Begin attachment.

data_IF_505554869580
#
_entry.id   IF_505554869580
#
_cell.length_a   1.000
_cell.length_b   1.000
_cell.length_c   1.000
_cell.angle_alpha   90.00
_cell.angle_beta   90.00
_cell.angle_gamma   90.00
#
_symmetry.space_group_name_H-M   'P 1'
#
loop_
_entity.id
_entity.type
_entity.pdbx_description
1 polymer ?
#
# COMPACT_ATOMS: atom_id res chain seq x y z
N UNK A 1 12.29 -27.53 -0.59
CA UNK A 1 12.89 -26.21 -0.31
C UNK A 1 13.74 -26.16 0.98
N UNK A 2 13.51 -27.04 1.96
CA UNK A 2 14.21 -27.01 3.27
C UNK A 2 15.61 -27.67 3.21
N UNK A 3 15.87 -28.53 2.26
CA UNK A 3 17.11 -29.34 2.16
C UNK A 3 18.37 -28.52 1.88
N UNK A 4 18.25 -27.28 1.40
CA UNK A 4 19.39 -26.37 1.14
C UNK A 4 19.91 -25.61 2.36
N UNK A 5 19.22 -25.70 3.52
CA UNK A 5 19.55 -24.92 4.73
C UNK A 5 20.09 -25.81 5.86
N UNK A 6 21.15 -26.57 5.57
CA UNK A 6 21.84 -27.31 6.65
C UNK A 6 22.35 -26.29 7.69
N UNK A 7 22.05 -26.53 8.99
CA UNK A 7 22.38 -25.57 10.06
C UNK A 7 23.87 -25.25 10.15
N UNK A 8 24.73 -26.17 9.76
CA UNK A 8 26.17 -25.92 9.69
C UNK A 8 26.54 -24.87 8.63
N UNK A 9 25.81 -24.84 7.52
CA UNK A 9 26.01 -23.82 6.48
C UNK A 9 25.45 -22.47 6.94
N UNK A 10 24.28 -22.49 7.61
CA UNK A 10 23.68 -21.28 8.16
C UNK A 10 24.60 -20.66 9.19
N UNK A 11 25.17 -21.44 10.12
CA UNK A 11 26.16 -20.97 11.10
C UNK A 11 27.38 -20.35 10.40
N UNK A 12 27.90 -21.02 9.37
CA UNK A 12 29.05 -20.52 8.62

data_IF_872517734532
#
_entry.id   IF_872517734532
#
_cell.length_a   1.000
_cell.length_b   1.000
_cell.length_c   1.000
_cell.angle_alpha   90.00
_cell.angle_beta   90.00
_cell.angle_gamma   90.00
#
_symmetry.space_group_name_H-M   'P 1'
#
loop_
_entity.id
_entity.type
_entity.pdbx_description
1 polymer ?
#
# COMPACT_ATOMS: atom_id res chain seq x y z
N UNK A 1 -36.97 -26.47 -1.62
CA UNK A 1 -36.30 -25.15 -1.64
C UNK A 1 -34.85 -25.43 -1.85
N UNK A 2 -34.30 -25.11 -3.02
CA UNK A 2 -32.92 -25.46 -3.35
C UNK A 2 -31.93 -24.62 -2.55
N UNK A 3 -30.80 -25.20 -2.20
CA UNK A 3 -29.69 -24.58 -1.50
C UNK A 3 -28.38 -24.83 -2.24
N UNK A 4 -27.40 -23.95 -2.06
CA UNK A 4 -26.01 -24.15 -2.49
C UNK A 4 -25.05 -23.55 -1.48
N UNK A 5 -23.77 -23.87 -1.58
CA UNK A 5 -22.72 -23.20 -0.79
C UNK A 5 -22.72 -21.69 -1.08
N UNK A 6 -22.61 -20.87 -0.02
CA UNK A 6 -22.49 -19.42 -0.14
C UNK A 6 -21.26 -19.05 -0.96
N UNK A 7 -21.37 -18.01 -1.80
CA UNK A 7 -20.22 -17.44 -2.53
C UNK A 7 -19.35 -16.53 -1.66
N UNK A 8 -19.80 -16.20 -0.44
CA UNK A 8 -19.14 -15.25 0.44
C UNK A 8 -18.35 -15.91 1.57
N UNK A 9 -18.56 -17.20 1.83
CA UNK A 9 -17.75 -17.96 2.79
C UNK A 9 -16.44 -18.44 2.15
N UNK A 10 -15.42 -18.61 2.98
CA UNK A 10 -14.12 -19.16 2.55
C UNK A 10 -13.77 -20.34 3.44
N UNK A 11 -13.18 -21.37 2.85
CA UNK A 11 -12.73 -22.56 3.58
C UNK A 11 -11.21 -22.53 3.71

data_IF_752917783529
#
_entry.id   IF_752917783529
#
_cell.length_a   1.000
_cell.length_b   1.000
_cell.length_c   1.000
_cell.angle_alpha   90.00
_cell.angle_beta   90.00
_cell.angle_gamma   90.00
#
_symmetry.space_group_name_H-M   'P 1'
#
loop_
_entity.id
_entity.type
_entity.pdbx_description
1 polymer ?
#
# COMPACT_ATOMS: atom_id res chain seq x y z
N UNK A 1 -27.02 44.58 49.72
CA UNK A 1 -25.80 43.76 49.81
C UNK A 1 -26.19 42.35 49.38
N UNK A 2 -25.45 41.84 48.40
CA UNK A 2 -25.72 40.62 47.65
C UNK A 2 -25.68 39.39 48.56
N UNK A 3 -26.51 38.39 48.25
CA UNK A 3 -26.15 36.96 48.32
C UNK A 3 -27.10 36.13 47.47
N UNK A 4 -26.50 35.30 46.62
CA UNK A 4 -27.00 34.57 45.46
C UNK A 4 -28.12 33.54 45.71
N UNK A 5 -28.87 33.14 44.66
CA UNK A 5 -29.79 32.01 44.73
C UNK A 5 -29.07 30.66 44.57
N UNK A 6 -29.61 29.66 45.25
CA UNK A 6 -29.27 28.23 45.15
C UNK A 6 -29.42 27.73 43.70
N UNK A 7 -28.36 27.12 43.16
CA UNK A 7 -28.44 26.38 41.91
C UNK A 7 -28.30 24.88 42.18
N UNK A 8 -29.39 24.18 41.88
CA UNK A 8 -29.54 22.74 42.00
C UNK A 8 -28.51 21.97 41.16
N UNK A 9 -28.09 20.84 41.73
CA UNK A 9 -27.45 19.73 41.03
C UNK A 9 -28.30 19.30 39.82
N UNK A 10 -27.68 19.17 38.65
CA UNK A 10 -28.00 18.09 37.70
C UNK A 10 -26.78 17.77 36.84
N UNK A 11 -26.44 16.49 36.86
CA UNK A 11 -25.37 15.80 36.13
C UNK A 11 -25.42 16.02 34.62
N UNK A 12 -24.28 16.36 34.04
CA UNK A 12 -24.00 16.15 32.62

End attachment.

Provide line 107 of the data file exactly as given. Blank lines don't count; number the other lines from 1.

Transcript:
CA UNK A 11 -12.73 -22.56 3.58